The proper step is to make a motion to strike the witness’s answer, together with a request that the judge instruct the jury to ignore the answer. As with an objection, the motion to strike should state the specific grounds on which the question was improper. Obviously, the motion to strike, even if granted, is not nearly as effective as an objection lodged before the witness has an opportunity to answer. The jury already will have heard the answer, and will have difficulty following the court’s instruction to ignore it. 3. Why is it necessary to “make the record” during trial?
Because witnesses are not called to testify before the appellate court, and because the appellate court will only see a transcript and other documentary records, parties must make sure that all such writings clearly indicate not only any objections and their basis, but the effect that admission or exclusion of the evidence likely had on the trial. Only by providing the most complete possible context can the appellate court adequately determine both whether the trial court erred and whether the error “affected a substantial right” of the appealing party. 4. Why is it usually said that the trial judge’s evidentiary rulings will not be disturbed in the absence of “abuse of discretion”?
Appellate courts recognize that much of what is needed to determine a proper evidentiary ruling cannot adequately be reflected in an appellate record. Such things as the effect of a witness’s demeanor and the sensitivities of jurors, for example, will not be reflected adequately in the record. Thus, the trial court will be in a better position to make the ruling. …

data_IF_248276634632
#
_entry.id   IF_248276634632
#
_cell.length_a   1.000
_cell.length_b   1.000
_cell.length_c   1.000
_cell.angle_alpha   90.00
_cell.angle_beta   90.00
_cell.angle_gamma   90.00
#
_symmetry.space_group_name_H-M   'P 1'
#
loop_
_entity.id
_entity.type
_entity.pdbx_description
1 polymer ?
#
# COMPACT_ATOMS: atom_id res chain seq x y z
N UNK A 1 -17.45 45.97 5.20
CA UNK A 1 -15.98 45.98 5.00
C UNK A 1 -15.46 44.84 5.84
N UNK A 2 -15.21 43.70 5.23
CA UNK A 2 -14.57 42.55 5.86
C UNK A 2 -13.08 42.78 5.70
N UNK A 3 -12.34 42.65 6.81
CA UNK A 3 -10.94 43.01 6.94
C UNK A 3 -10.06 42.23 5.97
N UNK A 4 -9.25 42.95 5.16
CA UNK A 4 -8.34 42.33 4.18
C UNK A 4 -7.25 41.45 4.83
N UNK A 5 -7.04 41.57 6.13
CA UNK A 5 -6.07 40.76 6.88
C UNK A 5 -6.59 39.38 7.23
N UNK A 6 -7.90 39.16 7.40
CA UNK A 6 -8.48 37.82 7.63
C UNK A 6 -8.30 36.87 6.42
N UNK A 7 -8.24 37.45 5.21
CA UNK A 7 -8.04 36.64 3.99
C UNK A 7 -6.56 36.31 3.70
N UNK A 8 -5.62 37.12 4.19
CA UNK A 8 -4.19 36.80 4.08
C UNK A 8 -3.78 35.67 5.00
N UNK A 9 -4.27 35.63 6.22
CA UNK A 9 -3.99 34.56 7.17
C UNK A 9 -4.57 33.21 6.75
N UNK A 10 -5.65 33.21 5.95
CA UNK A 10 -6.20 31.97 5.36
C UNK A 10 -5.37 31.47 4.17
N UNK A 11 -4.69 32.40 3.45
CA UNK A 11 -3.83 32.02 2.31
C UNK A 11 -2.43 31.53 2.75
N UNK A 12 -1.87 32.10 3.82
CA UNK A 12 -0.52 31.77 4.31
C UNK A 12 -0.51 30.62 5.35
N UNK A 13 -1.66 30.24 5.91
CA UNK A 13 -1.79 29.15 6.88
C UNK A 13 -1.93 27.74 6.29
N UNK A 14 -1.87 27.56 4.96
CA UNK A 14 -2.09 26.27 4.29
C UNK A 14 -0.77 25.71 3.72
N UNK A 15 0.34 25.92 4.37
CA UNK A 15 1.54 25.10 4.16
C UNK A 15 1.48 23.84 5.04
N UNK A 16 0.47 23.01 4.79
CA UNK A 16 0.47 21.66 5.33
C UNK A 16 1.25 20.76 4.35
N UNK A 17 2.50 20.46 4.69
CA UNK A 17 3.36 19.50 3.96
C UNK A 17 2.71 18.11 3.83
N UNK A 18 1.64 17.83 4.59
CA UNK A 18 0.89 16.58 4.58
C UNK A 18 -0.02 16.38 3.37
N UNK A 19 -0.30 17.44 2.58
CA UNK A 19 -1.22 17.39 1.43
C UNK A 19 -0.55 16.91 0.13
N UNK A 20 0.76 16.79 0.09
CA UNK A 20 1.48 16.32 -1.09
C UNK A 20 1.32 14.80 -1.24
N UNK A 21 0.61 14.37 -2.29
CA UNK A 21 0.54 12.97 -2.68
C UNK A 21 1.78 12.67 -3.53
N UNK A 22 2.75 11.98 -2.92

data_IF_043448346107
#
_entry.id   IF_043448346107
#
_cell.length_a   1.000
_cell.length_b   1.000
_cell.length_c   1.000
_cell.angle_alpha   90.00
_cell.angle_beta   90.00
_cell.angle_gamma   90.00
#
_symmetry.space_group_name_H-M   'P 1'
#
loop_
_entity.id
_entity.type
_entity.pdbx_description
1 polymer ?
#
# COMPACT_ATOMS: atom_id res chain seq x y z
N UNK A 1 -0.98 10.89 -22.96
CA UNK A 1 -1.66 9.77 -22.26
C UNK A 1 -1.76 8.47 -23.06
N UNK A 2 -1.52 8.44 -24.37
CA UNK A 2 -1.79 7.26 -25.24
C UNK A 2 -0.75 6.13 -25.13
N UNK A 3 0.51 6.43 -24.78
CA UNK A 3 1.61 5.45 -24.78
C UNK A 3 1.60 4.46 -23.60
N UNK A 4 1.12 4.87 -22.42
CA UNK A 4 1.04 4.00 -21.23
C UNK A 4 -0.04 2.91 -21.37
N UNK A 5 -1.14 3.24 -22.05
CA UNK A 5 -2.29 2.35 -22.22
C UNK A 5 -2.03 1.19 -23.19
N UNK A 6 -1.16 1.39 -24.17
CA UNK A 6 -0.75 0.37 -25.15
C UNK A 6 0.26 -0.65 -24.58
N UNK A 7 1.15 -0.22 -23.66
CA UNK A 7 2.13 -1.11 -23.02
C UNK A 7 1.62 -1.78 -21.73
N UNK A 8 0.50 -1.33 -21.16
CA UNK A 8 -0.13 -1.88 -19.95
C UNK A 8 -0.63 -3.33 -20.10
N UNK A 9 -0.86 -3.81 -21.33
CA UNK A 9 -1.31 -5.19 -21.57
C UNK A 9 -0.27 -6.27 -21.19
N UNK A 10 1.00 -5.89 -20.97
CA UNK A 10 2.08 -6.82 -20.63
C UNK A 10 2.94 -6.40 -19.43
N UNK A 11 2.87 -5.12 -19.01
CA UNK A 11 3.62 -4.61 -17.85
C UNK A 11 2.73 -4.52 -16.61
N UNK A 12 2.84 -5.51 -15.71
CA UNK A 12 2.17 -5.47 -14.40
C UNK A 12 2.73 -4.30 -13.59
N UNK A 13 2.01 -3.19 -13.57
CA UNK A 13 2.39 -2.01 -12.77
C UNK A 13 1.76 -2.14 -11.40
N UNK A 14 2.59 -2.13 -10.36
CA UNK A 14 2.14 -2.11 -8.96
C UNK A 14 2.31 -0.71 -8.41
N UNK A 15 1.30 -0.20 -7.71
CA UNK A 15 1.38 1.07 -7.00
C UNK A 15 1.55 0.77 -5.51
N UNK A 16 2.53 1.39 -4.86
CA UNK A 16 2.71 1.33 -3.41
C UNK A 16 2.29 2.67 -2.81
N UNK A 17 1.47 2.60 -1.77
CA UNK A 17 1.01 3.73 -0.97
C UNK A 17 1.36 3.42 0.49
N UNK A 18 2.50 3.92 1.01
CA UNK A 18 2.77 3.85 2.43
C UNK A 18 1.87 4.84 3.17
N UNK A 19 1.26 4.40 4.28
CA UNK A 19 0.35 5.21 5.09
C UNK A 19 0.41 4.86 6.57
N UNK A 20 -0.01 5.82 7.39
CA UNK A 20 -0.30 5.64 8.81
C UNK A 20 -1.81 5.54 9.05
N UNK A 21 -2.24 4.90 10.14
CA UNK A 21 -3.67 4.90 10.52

6. If an appellate court finds that a trial court committed error in the admission or exclusion of evidence, will the appellate court necessarily reverse the judgment of the trial court?
If the trial court erred, it is necessary to determine whether the error “affected a substantial right of a party.” In other words, the court must determine if the error was “prejudicial.” This is a complex standard, but it is most often understood to mean that the error had an effect on the outcome of the case. 7. Why not reverse whenever the trial court errs? Wouldn’t a reversal make the court more careful in issuing its evidentiary rulings?
Appellate courts recognize that trial judges generally must rule quickly and in the heat of the trial. With hindsight, not all rulings will be correct. But if appellate courts scrutinized all trial court rulings in great depth, reversal will result too often, and the system will become even more congested than it is currently.